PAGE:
House-passed NDAA contains provisions detrimental to Alabama’s aerospace industry, national security
Democrats in the U.S. House of Representatives on Friday passed H.R. 2500, the Fiscal Year 2020 National Defense Authorization Act (NDAA), which has been criticized as “hyper-partisan.”
The NDAA passed the House 220-197, with Democrats voting in favor of the legislation 220-8 while Republicans unanimously voted against. Congressman Bradley Byrne (AL-01), in a statement, even said the measure “would better be called the Non-Defense Authorization Act.”
While President Donald Trump’s administration and other congressional Republicans have also slammed the House version of the critical legislation as being detrimental to national security, there is one glaring provision that especially hurts Alabama’s interests.
As previously reported by Yellowhammer News, the now House-passed version of the NDAA contains a measure inserted into the legislation by a powerful Democrat, Rep. Adam Smith (D-WA), that would likely have a negative impact on Alabama’s aerospace industry, which has been heavily involved in the Air Force’s national security space launch program.
NASA’s Marshall Space Flight Center, Redstone Arsenal and numerous manufacturers and suppliers located in the Yellowhammer State have taken on an elevated role in the effort.
An industry source has previously noted that maintaining the planned path helps solidify the state’s position even further because of the amount of investments that members of its own industry have already made in the program.
The program, called Launch Services Agreement (LSA), awarded three companies the opportunity to develop launch vehicles for use in national security space missions under public-private partnerships.
News of the award to carry national security payloads brought praise from Sen. Richard Shelby (R-AL) and others.
The companies entered into LSA with the understanding that certain performance requirements were necessary to participate in a second phase of the program where the Air Force would only call on the top two providers.
As a result, companies became incentivized to make substantial investments for the opportunity to participate in the second phase.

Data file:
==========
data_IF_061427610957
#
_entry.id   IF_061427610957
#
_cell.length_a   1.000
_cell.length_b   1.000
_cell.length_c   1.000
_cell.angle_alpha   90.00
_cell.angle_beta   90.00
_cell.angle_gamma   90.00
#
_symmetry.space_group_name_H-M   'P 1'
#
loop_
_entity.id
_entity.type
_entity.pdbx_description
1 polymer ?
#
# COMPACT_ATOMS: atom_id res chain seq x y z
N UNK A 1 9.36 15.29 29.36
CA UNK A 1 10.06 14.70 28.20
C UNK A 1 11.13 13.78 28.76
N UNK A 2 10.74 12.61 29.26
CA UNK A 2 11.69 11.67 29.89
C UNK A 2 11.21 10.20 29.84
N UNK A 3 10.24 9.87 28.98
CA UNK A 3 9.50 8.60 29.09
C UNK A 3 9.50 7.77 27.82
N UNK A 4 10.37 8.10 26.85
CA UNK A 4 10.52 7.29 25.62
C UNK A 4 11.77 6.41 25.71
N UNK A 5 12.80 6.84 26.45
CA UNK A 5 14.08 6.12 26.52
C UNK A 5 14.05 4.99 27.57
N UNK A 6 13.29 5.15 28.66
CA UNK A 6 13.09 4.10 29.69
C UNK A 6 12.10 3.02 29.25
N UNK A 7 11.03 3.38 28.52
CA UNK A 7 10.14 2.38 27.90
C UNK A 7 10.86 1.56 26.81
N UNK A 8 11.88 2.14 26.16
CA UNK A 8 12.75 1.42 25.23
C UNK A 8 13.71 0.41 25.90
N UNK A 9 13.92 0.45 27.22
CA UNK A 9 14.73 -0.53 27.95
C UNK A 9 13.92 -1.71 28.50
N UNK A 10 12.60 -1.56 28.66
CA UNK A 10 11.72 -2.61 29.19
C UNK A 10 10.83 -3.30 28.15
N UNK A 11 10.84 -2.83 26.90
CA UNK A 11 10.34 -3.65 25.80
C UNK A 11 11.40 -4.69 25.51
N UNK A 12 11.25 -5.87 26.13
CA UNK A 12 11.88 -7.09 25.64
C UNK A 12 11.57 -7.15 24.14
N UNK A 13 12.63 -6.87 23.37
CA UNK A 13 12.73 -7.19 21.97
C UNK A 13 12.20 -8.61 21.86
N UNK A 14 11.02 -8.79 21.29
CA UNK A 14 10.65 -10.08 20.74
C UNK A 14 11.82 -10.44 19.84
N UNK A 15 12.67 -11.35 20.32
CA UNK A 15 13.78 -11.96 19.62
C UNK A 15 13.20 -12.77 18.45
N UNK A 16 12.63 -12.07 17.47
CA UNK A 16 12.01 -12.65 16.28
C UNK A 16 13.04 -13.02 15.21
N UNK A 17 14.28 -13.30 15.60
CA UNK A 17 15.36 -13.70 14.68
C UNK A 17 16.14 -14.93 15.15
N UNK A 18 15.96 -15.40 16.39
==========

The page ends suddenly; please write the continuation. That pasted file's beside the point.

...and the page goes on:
However, Smith’s language contained in the House-passed NDAA now limits the number of launches under the original LSA to 29; attempts to award $500 million to a company that did not make the first cut under the LSA; and mandates that the Air Force must report back to Congress before it awards a contract in 2020.
While Congressman Mo Brooks (AL-05) in a release Friday hailed the inclusion of a provision technically keeping LSA on schedule, the requirement of getting congressional reapproval next year would, unfortunately, lead to increased chances that more roadblocks would pop up that could ultimately end up delaying things.
Yellowhammer News previously received a copy of an Air Force memo outlining the reasons why it opposes Smith’s changes to the process. Its chief concerns are that the changes would not reward competition and would fail to meet national security needs.
This was also reflected in the Statement of Administration policy, released by the Trump administration.
Key passage from the Statement of Administration policy as follows:
National Security Space Launch Program (Section 1601). The Administration strongly objects to this provision as it would increase mission risk for the Nation’s national security satellites. After careful and considered study, DOD determined that a contract for national security space launch requirements over the course of five years would optimize warfighter flexibility, minimizes mission risk, and provides exceptional value to the taxpayer. It would also align with the conclusion of the current generation of several satellite architectures. Confining Phase 2 to fewer missions would increase per-launch cost while simultaneously introducing risk and costs for some intelligence payloads. Finally, notifying Congress prior to a contract would be a departure from long-standing tradition and might put DOD at a greater risk of a protest.
Speaking on the House-passed NDAA, Byrne added, “[E]xtremist Democrat provisions will directly harm Alabama’s strong national defense footprint.”
The Senate, on an overwhelmingly bipartisan basis, already passed its own version of the NDAA. The next step will be for a conference committee comprised of members of both chambers to meet and reconcile the two significantly different versions.
Brooks commented, “It is unfortunate Socialist Democrats refused to work in a bipartisan manner— as Republicans did when we held the House majority— to craft a bill that both Republicans and Democrats could support. After voting ‘No’ on the FY20 NDAA in the Armed Services Committee, I held out hope the bill would be improved on the House floor. Unfortunately, the bill was made even worse by radical Democrat amendments that were accepted and pro-defense Republican Amendments that were rejected by the majority party.”
“Maybe the eventual Senate-House compromise bill will be worthy of a ‘Yes’ vote,” he continued. “Such is life in a House of Representatives governed by radical Socialist Democrats, many of whom consider Nancy Pelosi ‘too conservative’ to be House Speaker.”
Sean Ross is a staff writer for Yellowhammer News. You can follow him on Twitter @sean_yhn